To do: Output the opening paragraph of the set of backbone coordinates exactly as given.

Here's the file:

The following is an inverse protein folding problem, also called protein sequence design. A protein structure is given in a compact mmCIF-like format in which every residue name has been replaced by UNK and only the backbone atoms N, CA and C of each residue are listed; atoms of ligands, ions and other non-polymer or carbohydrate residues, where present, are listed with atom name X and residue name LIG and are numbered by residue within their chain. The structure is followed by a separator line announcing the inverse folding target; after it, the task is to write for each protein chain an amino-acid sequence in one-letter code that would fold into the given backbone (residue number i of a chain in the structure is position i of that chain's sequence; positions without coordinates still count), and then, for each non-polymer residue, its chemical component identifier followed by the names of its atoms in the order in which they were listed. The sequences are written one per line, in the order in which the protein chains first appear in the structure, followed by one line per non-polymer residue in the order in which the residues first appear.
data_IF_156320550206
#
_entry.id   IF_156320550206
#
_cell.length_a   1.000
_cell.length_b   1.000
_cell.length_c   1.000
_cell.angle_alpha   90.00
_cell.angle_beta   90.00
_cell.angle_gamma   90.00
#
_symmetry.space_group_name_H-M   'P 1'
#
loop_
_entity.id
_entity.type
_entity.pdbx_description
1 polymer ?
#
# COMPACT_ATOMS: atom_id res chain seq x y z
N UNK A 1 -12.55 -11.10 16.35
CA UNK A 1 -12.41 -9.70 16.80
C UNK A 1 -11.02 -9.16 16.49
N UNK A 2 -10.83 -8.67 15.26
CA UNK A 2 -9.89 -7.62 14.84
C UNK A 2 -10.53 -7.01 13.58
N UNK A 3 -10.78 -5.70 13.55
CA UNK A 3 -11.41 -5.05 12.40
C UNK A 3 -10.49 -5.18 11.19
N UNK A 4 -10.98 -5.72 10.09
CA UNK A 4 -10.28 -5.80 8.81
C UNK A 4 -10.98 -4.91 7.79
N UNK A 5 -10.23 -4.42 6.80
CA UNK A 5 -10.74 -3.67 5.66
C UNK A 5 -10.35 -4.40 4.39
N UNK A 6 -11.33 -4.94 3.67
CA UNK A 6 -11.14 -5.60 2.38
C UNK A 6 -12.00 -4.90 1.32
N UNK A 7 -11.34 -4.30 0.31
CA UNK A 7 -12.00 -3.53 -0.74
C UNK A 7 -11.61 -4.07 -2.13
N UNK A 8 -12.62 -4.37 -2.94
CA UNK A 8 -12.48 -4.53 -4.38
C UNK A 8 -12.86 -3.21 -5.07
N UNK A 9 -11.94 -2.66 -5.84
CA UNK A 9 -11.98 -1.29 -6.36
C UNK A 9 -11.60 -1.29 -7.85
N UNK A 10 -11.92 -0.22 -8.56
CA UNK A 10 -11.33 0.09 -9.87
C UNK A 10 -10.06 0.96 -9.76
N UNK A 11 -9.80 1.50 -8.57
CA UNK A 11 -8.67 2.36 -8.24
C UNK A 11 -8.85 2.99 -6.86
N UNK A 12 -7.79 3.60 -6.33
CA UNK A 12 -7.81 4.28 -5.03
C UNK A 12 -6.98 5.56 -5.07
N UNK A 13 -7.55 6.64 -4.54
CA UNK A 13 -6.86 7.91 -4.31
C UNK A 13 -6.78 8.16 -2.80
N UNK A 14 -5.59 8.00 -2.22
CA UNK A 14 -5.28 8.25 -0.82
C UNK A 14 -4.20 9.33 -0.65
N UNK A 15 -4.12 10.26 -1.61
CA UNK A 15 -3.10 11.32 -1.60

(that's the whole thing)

The following is an inverse protein folding problem, also called protein sequence design. A protein structure is given in a compact mmCIF-like format in which every residue name has been replaced by UNK and only the backbone atoms N, CA and C of each residue are listed; atoms of ligands, ions and other non-polymer or carbohydrate residues, where present, are listed with atom name X and residue name LIG and are numbered by residue within their chain. The structure is followed by a separator line announcing the inverse folding target; after it, the task is to write for each protein chain an amino-acid sequence in one-letter code that would fold into the given backbone (residue number i of a chain in the structure is position i of that chain's sequence; positions without coordinates still count), and then, for each non-polymer residue, its chemical component identifier followed by the names of its atoms in the order in which they were listed. The sequences are written one per line, in the order in which the protein chains first appear in the structure, followed by one line per non-polymer residue in the order in which the residues first appear.